Checked against delivery.
Thank you, Minister, and good afternoon, everyone.
As the Minister mentioned, the numbers we are sharing are from the reporting period Tuesday, April 5th to Monday, April 11th.
In those seven days, our PCR test positivity ranged from 24.3 per cent to 29.8 per cent.
Currently 1,053 people with COVID-19 in hospital, including 48 in the ICU.
Sadly, between April 5th and April 11th, an average of about 5 deaths per day related to COVID-19 were reported to Alberta Health.
My sympathies go out to those grieving the loss of these Albertans and to anyone else who has lost anyone, from any cause.
As the Minister mentioned, these increases are not unexpected as measures are eased and regular activities started up again.
We continue to track Omicron and its subvariant BA.2 in our province as well as evidence of the effectiveness of different interventions relative to different variants.
That is why we are making a small change for anti-viral COVID-19 treatment in Alberta…
Beginning today, we will be pausing use of Sotrovimab as a treatment for COVID-19.
This follows uncertainty over whether the Sotrovimab treatment is effective against the BA.2 subvariant.
Currently, BA.2 is the dominant COVID-19 variant in Alberta, making up more than 80 per cent of all new cases, and so we have had to shift our approach in treating it.
If you have taken Sotrovimab, please be assured that it is still a safe medication and may provide some benefit to those who have received it, so there is no concern for those individuals.
Going forward, while we continue to monitor the emerging evidence on Sotrovimab, we will be using both Paxlovid and Remdesivir as options for those who can benefit from early outpatient treatment of COVID-19.
Paxlovid is a medication taken by mouth, and Remdesivir is administered through IV infusions, given on a daily basis for three days.
Both medications will be accessed in the same way – offered to those with a positive test who are eligible after consultation with a health care professional.
These medications are most effective if taken as soon as possible after symptoms start, and must be started within five days of showing symptoms.
I encourage Albertans to go online to look at the eligibility criteria for early treatment, as anyone who is eligible should seek testing early when feeling mild symptoms like a sore throat or fever to be able to get the best benefit from these medications.
If you are in the eligible group, and you’re feeling ill, please go for testing and call Health Link for more information.
Currently, Paxlovid and other anti-virals are for those who are most at-risk because of their medical conditions, vaccination status and age.
We will continue to monitor the evidence, and make recommendations to support expanding eligibility as appropriate.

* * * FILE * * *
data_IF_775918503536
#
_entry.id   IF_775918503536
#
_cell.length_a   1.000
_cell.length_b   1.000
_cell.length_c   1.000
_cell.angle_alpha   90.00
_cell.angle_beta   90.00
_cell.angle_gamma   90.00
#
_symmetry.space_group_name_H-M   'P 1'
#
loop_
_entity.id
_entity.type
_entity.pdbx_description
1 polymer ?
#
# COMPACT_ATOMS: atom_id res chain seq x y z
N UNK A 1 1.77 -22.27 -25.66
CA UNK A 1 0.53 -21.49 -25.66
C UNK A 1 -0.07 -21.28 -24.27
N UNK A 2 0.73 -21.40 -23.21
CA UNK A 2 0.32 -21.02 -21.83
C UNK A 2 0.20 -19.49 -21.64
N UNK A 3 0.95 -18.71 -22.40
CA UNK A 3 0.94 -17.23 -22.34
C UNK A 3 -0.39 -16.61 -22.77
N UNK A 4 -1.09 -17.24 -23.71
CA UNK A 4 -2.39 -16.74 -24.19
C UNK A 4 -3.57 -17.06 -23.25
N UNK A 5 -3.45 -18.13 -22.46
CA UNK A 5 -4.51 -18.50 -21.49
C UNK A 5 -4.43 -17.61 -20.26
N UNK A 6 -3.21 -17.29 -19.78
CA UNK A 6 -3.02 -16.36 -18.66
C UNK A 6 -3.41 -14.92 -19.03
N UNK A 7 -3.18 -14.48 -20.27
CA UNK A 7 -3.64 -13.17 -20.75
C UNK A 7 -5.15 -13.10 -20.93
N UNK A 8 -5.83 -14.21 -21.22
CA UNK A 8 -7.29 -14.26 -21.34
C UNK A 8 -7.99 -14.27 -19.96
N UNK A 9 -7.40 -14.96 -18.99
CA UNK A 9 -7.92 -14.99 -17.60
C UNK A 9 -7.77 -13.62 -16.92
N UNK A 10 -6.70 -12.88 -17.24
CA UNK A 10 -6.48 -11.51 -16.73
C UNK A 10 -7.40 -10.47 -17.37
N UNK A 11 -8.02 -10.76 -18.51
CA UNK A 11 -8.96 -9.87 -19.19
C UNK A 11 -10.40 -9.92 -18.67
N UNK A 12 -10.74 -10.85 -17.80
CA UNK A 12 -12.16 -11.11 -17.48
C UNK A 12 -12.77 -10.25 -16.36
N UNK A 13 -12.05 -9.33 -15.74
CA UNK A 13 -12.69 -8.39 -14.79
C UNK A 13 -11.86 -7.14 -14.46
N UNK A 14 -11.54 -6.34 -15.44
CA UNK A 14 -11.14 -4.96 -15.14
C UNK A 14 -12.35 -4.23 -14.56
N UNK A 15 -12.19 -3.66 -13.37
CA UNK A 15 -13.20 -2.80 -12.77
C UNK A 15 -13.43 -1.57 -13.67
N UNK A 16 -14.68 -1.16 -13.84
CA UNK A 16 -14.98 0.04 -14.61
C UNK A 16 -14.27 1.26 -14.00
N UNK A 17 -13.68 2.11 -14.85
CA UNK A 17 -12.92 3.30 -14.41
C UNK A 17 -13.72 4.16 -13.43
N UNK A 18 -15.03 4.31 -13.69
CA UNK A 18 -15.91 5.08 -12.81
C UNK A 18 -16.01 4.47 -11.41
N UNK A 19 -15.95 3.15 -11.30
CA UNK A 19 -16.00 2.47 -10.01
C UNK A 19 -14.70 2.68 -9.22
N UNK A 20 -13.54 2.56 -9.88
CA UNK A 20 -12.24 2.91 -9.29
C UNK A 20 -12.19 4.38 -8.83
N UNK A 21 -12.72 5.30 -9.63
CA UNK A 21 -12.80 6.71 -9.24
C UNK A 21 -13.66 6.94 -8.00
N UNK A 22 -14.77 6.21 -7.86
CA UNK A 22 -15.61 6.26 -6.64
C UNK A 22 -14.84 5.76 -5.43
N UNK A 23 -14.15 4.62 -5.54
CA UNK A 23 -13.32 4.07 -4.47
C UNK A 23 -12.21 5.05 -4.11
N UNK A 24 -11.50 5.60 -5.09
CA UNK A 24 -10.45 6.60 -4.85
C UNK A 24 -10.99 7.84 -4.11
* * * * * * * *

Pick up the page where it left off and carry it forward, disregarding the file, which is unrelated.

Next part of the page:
This is a good example of the monitoring of COVID-19 research that we continue to do, and the adjustments we will make as evidence emerges.
I want to reinforce that while these medications are important, anti-virals are not meant to replace vaccination.
The National Advisory Committee has just released updated recommendations on first booster doses, highlighting that anyone 18 of age or over who has not yet received their first booster, which for most would be their third dose, is strongly recommended to access the additional protection this dose offers.
In addition, as the Minister mentioned, those with the most significant risk factors for severe outcomes are now able to book second booster doses to enhance their protection as transmission rises in the community.
For all of us, it is important to remember that as we are making decisions every day about how we’re living with COVID, our actions impact other people.
It is important that we all carefully consider our risk level, our level of comfort, and the risk and comfort levels of those around us.
I ask that all of us consider masking in public places as a prudent step we can take to protect ourselves and those around us.
You can also look to see COVID-19 trends in your area from our online data. We are updating this data weekly, and it is useful in helping inform your risk level, depending on where you live.
And I ask that we get all the doses of COVID-19 vaccine that you are eligible for.
The vaccines will help prevent serious outcomes.
If you’ve been infected with COVID-19 and still need a first or second booster, we do recommend waiting three months to get it.
But once that time has passed, the additional dose is important, especially for those with risk factors for severe outcomes.
COVID will not go away, and as we adjust to living with it, I appreciate everyone’s contributions to the balance of safety and wellness in our communities that will benefit all of us.
Thank you, and we’re happy to take questions.